Dr. Rohit Budhiraja is an assistant professor of medicine at Harvard Medical School, the director of Brigham and Women's Hospital's sleep clinic, and a faculty member in Division of Sleep and Circadian Disorders and Division of Pulmonary and Critical Care Medicine in Boston, MA.
Budhiraja’s main field of study is sleep apnea and other sleep-related breathing disorders. However, he was able to go over everything from how sleep helps regenerate the body and mind. He also explained how temperature, light, and calming (what he calls TLC) is so important to get a good night’s sleep. “On average, most people need seven or eight hours of sleep,” says Budhiraja.
Let us share what we learned with you, starting with the basics.
What is Sleep?
Animals as small as the honeybee and as large as the blue whale fall asleep every day and perform noticeably better when well-rested. But what exactly causes us to feel sleepy and doze off? And how did most of the animal kingdom evolve the need for sleep in the first place?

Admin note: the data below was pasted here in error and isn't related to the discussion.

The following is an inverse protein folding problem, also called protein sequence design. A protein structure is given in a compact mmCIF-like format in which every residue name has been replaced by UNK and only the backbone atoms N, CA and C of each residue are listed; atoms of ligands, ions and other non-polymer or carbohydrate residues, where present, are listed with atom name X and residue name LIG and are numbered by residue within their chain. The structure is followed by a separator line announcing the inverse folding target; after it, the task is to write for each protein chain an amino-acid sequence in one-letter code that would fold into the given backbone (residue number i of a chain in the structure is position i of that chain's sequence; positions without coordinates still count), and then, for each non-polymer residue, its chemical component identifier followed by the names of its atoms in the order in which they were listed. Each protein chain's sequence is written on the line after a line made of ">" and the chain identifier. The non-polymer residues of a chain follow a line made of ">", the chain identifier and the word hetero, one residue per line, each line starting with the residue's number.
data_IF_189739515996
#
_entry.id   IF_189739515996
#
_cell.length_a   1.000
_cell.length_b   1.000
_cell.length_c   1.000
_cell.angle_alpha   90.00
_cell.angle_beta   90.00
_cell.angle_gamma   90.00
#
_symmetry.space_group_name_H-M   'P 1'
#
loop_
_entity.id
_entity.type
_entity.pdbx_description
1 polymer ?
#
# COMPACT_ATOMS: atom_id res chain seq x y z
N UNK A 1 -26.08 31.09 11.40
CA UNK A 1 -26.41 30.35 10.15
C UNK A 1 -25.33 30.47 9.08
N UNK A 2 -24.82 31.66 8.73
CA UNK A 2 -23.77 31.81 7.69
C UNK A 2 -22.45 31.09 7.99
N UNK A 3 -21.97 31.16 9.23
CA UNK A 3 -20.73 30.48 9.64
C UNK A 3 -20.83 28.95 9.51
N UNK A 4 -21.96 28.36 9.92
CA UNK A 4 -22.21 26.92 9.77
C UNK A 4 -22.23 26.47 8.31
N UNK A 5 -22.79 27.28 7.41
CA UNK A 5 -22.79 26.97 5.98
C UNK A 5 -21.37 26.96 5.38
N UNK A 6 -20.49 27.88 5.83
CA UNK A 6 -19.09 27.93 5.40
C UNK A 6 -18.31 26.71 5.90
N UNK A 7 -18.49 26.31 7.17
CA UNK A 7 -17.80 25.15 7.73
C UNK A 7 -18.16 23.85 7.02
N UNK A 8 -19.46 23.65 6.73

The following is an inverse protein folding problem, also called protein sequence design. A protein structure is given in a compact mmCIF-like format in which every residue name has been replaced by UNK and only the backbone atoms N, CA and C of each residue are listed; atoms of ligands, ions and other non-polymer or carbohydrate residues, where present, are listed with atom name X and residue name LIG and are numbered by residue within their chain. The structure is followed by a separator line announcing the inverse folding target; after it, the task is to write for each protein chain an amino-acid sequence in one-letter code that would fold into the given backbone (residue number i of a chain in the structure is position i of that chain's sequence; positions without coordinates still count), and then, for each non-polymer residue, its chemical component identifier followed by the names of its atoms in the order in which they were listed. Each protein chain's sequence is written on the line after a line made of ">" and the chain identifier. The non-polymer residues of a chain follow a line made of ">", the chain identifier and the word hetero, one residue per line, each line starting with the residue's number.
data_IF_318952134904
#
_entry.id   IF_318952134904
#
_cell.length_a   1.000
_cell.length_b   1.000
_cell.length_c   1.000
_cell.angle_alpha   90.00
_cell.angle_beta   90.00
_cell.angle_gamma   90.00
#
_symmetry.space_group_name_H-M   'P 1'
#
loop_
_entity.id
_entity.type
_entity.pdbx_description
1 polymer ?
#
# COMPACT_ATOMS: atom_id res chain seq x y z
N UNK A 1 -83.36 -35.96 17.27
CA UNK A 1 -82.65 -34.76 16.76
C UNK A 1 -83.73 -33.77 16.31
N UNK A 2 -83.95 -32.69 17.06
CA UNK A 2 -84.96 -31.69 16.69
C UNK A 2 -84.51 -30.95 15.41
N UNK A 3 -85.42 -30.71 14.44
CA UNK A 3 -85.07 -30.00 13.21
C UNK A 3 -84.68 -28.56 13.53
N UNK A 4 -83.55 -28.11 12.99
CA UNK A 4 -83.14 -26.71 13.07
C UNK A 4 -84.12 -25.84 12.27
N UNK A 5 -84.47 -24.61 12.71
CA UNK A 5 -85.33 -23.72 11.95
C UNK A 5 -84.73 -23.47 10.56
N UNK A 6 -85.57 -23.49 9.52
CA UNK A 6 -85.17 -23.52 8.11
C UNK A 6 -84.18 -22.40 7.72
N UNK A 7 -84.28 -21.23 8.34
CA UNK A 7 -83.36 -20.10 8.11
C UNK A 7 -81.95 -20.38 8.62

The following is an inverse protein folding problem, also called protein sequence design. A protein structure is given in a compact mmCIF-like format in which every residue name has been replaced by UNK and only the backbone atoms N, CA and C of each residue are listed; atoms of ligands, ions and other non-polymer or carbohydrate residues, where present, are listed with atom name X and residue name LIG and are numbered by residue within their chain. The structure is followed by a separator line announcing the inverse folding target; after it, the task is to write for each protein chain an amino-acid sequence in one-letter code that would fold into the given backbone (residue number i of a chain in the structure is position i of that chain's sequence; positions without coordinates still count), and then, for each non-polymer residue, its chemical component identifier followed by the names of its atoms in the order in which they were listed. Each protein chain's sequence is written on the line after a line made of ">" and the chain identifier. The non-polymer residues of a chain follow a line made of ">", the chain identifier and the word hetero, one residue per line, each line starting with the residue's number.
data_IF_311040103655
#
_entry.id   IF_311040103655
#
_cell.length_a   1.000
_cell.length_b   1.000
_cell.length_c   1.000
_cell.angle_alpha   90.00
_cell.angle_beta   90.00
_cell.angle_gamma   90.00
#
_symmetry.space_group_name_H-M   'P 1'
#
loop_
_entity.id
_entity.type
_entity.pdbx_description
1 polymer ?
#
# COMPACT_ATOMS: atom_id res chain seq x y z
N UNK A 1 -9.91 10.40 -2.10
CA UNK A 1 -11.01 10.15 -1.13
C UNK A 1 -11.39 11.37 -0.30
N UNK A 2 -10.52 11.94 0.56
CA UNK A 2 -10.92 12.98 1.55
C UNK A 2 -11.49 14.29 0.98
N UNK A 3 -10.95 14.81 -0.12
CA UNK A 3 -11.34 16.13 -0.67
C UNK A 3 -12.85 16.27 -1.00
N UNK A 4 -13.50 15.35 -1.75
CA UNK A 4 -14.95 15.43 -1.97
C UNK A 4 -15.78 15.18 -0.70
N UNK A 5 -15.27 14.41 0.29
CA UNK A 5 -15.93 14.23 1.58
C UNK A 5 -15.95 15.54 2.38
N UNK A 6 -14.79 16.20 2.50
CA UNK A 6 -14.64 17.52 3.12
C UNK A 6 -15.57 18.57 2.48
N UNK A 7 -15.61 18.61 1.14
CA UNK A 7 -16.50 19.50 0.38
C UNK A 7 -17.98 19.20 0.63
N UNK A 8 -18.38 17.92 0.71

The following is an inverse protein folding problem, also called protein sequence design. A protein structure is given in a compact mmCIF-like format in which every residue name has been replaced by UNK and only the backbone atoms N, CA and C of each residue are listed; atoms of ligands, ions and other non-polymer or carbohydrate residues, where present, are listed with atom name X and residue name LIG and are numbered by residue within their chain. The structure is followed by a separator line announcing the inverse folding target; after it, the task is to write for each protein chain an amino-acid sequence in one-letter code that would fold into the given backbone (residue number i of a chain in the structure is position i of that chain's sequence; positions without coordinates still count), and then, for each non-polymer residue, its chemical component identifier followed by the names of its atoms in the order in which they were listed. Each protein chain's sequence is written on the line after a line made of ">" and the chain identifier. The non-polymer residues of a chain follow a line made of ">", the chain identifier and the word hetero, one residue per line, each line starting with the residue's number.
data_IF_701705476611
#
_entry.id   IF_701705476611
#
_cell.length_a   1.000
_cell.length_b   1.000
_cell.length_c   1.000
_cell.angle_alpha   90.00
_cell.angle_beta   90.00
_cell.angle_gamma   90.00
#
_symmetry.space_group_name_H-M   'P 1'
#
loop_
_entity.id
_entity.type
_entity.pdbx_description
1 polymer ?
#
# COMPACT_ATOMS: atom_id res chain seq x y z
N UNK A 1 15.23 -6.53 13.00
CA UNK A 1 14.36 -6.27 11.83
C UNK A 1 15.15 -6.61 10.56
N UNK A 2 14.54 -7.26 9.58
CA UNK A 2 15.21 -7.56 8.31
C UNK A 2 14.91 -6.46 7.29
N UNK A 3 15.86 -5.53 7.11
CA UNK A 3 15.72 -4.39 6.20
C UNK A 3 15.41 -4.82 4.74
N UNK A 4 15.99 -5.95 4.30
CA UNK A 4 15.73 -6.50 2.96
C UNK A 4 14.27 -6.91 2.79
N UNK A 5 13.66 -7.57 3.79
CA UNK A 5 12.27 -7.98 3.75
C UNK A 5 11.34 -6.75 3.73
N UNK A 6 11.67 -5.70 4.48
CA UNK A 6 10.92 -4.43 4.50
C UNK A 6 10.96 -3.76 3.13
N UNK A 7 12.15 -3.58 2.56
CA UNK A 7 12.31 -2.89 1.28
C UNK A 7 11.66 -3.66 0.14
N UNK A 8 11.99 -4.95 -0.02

Here’s the succinct definition of sleep taken from the Merriam-Webster Medical Dictionary, “...the natural periodic suspension of consciousness during which the powers of the body are restored.”
There is evidence that sleep was handed down to most animals from a common ancestor nearly 700 million years ago. According to a New York Times profile on a 2014 study, “our nightly slumbers evolved from the rise and fall of our tiny oceangoing ancestors, as they swam up to the surface of the sea at twilight and then sank in a sleepy fall through the night.”
There are many reasons why this adaptation evolved. For one, it’s possible that sleep is meant to keep animals inactive at times when they were unlikely to find food and when their predators were most active. Sleep also affords the benefit of repairing and restoring the body, which allows animals to avoid predators more effectively and find food in their waking hours. Take a look at honeybees, which perform a “waggle dance” to tell other bees where food can be found. When bees are sleep-deprived, their dance is not as precise, making it more difficult for other bees to follow their directions.